In a hemisphere, the LGN is coupled to the VC by random edges directed from the LGN to the VC. The dynamics of this single visual pathway were already examined [9]. In this work, the hemispheres are coupled by undirected random edges connecting the cortices. Thus, there are two retinogeniculocortical pathways coupled by callosal connections.

Static and dynamic visual stimuli are encoded as coherent oscillations by the ganglion retinal cells, which are the output neurons of retina [10]. Hence, periodic stimuli with period coming from retinal afferents are applied to either one or all nodes in the first row of the graphs representing the nuclei, as illustrated by Figure 1. Then, the activity of the whole network is determined at each time step.

At the time step , each node can be in one of four states: susceptible , active-1 , active-2 , or inhibited . The input of th node at is given by , in which the index labels the nodes linked to the th node, is the synaptic weight connecting the th to the th node, is the output of the th node, and denotes the stimulus coming from the retina (which can be nonnull only for nodes in the first row of the nuclei). If the th node is active (i.e., if it is in the state or ) at , then ; otherwise, .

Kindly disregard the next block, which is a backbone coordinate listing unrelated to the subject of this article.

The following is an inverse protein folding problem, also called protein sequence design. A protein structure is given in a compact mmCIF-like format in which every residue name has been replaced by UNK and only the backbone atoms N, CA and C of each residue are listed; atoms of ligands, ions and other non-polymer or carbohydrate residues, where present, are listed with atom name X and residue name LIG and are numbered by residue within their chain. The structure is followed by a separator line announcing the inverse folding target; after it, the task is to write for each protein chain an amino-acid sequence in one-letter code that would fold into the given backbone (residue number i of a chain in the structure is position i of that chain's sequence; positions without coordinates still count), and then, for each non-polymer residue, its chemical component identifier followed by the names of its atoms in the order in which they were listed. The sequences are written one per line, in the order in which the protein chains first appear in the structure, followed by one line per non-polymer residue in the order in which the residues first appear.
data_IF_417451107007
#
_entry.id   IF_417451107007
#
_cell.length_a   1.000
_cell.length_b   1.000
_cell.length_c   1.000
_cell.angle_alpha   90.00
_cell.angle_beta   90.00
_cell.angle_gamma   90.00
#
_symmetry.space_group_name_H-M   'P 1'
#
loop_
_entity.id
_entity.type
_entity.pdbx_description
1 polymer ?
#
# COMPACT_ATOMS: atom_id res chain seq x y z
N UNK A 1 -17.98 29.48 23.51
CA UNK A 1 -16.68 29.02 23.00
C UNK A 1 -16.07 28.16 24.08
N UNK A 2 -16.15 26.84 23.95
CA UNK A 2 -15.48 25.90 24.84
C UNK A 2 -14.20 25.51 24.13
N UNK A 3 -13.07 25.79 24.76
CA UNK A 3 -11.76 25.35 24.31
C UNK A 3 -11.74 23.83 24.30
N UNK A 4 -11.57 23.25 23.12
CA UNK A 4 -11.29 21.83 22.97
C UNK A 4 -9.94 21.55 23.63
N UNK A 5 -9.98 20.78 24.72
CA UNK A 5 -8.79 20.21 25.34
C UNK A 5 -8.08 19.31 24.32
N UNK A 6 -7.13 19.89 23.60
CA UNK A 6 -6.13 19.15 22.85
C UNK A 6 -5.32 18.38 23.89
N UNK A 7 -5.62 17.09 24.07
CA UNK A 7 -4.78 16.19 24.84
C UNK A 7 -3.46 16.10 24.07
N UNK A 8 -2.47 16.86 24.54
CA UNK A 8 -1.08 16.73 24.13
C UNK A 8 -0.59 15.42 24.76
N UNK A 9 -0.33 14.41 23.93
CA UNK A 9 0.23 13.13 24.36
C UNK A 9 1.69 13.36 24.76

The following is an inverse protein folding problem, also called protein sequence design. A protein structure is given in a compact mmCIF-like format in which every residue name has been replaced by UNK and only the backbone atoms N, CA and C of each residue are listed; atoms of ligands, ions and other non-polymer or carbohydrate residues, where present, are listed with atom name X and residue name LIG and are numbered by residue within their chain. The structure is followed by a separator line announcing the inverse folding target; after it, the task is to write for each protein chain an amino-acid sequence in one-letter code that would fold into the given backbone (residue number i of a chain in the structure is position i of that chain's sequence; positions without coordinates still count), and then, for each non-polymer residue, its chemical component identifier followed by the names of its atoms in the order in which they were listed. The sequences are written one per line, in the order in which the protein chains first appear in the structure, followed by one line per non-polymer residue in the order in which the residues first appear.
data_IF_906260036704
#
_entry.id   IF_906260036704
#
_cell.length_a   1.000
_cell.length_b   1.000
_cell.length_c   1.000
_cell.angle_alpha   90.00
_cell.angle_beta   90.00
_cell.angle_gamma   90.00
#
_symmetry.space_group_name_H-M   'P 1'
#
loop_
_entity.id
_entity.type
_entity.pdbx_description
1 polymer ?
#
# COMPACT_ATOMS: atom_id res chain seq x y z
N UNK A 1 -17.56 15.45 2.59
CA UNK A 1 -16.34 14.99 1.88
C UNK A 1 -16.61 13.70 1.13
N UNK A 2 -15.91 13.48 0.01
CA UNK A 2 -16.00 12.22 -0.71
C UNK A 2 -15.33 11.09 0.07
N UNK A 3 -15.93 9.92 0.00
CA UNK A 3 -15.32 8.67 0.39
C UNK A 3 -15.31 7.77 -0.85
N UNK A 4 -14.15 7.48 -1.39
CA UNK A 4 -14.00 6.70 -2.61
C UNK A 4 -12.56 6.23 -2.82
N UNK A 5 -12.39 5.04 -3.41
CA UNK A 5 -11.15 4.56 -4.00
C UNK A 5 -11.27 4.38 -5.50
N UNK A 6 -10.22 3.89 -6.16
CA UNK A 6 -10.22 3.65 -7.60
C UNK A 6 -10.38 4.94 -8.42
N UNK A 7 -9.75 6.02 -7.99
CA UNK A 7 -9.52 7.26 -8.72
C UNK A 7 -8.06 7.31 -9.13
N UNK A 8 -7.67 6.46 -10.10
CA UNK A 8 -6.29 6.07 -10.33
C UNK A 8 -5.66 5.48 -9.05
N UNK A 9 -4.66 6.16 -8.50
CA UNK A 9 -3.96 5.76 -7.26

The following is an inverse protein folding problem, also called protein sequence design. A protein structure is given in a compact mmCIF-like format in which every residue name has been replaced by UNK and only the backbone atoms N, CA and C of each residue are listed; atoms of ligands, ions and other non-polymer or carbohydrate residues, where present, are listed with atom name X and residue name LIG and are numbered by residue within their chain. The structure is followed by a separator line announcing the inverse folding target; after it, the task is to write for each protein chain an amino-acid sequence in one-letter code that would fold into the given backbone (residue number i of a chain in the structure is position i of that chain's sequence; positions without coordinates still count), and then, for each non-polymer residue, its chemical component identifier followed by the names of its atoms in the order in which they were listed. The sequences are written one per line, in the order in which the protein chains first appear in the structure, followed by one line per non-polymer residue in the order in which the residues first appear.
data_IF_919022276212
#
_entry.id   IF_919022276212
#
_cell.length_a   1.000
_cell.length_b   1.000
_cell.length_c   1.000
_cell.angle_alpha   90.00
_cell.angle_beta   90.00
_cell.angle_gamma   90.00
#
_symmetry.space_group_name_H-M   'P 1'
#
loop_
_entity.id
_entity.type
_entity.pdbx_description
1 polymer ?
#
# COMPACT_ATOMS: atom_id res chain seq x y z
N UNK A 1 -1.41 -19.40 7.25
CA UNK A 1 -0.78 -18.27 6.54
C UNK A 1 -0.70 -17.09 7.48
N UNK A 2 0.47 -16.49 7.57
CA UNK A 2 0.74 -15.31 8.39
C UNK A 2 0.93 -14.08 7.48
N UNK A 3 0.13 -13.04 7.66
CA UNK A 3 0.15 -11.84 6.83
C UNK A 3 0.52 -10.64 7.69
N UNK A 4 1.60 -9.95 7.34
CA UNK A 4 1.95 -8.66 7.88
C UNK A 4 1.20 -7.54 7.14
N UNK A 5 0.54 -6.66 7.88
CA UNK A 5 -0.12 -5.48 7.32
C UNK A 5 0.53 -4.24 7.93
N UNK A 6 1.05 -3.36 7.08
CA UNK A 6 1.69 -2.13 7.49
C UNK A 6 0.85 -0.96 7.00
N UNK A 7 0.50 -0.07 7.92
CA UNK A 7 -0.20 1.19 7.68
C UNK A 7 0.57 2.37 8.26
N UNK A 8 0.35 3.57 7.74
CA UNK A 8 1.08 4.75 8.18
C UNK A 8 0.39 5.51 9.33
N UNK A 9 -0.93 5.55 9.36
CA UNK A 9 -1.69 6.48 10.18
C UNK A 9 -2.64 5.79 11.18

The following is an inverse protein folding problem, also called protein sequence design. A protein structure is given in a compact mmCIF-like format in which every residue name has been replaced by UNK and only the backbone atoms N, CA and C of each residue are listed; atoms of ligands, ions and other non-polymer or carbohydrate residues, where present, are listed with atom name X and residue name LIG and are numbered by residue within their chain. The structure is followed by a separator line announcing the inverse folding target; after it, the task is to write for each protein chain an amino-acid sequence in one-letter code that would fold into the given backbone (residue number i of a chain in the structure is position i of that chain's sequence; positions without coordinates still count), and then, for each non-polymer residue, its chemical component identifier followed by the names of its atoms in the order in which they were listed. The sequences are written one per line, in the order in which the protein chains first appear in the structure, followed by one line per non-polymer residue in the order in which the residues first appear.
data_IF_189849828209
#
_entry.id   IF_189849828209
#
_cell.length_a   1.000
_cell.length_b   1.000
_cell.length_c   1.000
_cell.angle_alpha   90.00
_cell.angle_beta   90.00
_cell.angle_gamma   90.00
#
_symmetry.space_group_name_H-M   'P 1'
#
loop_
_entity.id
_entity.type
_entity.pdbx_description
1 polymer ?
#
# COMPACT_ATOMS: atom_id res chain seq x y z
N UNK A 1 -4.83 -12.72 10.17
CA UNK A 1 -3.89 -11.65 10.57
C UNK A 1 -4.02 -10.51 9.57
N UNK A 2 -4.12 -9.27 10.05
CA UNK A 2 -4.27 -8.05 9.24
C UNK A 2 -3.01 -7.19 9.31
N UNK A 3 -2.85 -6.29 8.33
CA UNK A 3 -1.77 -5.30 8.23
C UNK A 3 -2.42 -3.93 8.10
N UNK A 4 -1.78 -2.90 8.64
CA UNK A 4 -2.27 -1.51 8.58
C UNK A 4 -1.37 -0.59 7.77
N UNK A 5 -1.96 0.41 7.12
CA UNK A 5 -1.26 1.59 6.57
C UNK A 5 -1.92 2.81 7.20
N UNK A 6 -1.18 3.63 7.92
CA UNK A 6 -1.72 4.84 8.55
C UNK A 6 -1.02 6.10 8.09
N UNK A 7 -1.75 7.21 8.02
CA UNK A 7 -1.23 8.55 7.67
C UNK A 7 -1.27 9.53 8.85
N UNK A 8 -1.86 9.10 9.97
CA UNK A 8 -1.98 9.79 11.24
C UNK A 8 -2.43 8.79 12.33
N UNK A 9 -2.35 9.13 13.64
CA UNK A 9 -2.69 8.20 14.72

The time evolution of the activity of this neural network is driven by the following rules of state transitions [9]. A -node at becomes a -node at if the input received at is equal to or greater than the threshold . A -node at becomes a -node at if its input at remains equal to or greater than ; otherwise, it returns to being a -node. A -node at becomes a -node at independently of its input. A -node at becomes a -node at and it is ready to fire at , if the input received at is strong enough. Note that these rules are deterministic.

Let , , , and be the percentages of active nodes in the left-LGN, left-VC, right-LGN, and right-VC, respectively. Let be the period of the oscillation found in in permanent regime (i.e., after the transient phase), in a given time window (here, a time interval of 100 time steps). The whole network is considered to be synchronized if , in which are integer numbers.